Creating a Classroom in Nature

In the weeks to come, Kimbolton Reserve, once a hidden track is set to be become a well-marked, inviting space all because of the interest and passion of neighbour Graeme Jensen and Kimbolton School teacher, Heidi Morton.

A unique collaboration has formed in Kimbolton.  While the ages and professions of each contributing member is vastly different, the common denominator is their enthusiasm for the Kimbolton Bush Reserve.

The reserve sits on Council land but like many trails around the district, it’s a place loved by many and in turn cared for by many.  The work done is without payment or recognition and yet the small working bees and classroom time in the reserve is evident.

Graeme Jensen is a lifelong neighbouring resident to the reserve.  He is in his 80’s and has done an enormous amount of work trapping pests and trimming the track.  He’s even created a map so that visitors can assess which route to take and what they might see.

Some of the youngest contributors come from Kimbolton School where the senior students, led by their passionate teacher Heidi Morton have created a work program to help enhance the reserve, while at the same time learning about the trees and the wildlife.  Morton has linked the work to the Enviroschools programme with the support of Regional Co-ordinator Sarah Williams and Manawatū Facilitator Rowena Brown.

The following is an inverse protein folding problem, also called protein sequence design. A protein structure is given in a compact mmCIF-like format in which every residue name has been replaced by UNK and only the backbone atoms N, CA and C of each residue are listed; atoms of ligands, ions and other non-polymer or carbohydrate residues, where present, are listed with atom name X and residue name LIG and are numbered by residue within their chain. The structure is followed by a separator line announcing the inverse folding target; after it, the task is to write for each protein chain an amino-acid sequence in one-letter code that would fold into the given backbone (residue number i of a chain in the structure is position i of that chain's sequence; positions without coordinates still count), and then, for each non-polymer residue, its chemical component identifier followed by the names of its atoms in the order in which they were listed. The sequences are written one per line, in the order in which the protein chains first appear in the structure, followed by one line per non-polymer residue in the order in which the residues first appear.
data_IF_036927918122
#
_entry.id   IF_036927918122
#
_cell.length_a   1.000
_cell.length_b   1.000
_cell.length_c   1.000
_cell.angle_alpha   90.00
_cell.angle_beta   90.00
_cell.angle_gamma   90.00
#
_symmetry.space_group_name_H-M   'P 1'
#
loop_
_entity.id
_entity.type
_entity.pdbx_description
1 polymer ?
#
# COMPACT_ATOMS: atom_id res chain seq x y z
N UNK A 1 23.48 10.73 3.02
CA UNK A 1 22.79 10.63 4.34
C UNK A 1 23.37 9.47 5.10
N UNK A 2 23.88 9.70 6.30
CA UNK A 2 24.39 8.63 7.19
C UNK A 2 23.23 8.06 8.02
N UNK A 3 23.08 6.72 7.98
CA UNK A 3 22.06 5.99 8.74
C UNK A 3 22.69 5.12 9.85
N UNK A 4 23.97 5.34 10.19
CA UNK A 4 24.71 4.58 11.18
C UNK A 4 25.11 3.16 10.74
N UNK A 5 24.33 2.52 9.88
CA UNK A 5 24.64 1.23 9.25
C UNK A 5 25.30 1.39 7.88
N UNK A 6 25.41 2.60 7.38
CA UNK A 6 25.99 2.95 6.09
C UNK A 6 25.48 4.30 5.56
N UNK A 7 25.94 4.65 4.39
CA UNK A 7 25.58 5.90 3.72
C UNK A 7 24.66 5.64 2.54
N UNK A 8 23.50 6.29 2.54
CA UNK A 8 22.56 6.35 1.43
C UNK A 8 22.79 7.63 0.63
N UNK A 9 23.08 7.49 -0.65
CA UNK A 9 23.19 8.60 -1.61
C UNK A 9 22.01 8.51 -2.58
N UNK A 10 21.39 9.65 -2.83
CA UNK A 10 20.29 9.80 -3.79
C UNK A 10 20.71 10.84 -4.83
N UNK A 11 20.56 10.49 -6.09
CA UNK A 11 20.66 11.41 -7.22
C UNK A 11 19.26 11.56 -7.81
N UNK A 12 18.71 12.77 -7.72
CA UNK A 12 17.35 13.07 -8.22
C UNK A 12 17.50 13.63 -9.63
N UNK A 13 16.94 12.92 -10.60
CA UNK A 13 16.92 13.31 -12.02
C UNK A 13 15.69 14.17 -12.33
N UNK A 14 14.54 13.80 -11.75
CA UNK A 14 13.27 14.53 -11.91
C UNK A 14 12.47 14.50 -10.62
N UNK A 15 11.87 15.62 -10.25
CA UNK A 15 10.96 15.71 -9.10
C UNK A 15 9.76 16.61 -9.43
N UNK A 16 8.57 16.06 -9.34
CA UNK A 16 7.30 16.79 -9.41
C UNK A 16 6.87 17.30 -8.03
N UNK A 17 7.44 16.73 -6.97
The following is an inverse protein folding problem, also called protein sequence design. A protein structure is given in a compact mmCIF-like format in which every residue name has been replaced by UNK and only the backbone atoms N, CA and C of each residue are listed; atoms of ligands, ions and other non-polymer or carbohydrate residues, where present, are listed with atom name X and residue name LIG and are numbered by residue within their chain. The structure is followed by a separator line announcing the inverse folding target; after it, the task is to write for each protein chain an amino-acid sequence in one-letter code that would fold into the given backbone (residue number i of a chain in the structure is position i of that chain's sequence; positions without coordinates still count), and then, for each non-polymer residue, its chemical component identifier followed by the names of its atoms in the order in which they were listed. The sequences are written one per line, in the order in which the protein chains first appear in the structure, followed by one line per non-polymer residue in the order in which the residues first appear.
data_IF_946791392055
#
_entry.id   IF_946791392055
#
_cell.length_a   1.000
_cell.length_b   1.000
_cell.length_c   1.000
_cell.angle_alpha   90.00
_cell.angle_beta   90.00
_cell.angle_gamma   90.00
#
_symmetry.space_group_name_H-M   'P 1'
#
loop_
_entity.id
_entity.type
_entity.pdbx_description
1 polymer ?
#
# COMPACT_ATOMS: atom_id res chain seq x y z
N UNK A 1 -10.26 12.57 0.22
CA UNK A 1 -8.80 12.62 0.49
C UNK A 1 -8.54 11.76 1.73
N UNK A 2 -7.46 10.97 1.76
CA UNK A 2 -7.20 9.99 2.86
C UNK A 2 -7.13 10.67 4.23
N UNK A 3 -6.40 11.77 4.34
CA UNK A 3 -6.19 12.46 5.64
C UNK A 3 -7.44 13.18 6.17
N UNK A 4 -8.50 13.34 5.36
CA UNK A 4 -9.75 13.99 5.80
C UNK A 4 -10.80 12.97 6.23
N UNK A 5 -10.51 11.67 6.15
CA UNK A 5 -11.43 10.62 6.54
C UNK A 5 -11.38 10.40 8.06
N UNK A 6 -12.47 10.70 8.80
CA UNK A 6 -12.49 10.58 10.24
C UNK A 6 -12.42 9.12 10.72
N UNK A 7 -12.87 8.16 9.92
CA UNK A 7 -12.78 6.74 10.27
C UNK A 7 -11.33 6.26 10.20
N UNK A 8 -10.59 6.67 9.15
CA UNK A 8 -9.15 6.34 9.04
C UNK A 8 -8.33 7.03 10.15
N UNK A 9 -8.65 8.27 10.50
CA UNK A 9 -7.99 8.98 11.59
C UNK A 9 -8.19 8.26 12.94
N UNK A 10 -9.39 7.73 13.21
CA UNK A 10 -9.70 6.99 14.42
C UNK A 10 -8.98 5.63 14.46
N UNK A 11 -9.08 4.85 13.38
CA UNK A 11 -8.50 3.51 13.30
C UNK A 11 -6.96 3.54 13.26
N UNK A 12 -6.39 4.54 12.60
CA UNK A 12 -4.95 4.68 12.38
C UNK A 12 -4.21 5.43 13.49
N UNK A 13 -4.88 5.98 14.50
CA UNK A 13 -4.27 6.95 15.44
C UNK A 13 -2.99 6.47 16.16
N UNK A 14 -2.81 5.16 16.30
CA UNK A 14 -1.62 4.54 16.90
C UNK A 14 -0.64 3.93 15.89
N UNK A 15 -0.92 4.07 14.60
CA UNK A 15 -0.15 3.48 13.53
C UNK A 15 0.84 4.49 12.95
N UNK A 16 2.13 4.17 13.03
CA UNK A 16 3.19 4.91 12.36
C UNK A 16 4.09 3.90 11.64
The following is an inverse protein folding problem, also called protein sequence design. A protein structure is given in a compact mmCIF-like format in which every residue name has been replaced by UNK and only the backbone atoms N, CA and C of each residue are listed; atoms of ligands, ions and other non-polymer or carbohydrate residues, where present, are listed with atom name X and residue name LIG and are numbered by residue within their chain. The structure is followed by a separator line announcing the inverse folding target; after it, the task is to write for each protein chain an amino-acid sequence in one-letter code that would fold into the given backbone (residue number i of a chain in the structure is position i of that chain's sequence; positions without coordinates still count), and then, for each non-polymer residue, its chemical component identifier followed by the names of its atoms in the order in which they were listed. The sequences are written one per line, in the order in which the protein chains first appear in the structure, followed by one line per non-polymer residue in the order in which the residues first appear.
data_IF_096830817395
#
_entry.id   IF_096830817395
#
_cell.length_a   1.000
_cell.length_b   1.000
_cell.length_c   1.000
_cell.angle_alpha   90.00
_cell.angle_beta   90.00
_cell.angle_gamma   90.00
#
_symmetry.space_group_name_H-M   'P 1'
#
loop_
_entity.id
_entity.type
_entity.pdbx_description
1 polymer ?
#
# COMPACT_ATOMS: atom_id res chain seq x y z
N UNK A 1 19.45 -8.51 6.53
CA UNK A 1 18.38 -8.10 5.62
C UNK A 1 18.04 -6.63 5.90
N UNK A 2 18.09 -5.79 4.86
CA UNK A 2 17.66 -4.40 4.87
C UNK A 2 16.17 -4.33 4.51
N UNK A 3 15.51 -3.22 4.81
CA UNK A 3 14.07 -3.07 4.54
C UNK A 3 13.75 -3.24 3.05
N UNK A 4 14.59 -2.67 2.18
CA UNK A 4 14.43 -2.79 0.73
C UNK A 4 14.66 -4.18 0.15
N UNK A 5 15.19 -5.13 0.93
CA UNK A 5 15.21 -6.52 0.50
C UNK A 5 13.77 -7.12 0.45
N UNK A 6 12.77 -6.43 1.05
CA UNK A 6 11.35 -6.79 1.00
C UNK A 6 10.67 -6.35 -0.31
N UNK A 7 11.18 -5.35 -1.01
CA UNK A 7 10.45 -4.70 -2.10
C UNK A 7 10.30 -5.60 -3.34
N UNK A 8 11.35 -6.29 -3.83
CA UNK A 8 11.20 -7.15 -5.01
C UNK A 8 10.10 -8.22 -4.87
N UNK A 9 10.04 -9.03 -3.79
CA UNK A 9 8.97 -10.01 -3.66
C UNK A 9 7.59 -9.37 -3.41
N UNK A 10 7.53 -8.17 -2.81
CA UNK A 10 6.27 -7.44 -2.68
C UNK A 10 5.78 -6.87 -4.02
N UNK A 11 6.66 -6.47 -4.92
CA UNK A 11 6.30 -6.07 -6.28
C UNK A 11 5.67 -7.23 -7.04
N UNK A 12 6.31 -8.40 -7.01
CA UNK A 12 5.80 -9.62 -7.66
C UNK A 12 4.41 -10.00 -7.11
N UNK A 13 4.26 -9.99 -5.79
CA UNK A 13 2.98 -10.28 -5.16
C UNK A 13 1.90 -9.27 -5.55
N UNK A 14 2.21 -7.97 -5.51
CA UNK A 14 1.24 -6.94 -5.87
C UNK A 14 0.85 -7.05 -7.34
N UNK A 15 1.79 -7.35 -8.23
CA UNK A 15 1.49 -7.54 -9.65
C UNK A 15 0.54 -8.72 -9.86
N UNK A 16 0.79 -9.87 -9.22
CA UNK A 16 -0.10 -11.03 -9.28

Enviroschools is an action-based programme that schools can opt into through Horizons Regional Council.  The programme empowers young people to design and lead sustainable projects as part of their learning.  The Kimbolton Reserve is the chosen project for Kimbolton School – and the work they have mapped out to complete is remarkable.

As it’s a council reserve, James Adamson, MDC Community Assets Liaison was quick to add to the work plan.  “Linking connections of people to help educate and encourage custodians of nature is a rewarding part of my role,” Adamson explains.  “The work Heidi Morton has developed for the class benefits not only the students but the community and visitors to the reserve.”

Adamson introduced Aaron Madden, a Biodiversity specialist employed through Green by Nature to the team.  Madden took time to walk the track with the students to talk about trees, weed management and explain why trapping is important.

Adamson, on behalf of the Council, has also commissioned a seat to be installed on the track and a table to be placed just inside the reserve that can be used as a learning area for the class.

As the reserve track fills with excited voices and lots of questions, it’s clear that Morton has found a fit for this group of students through nature’s classroom.

In the weeks to come what was once a hidden track in Kimbolton is set to become a well-marked, inviting space and all because of the interest and passion of a neighbour and a teacher.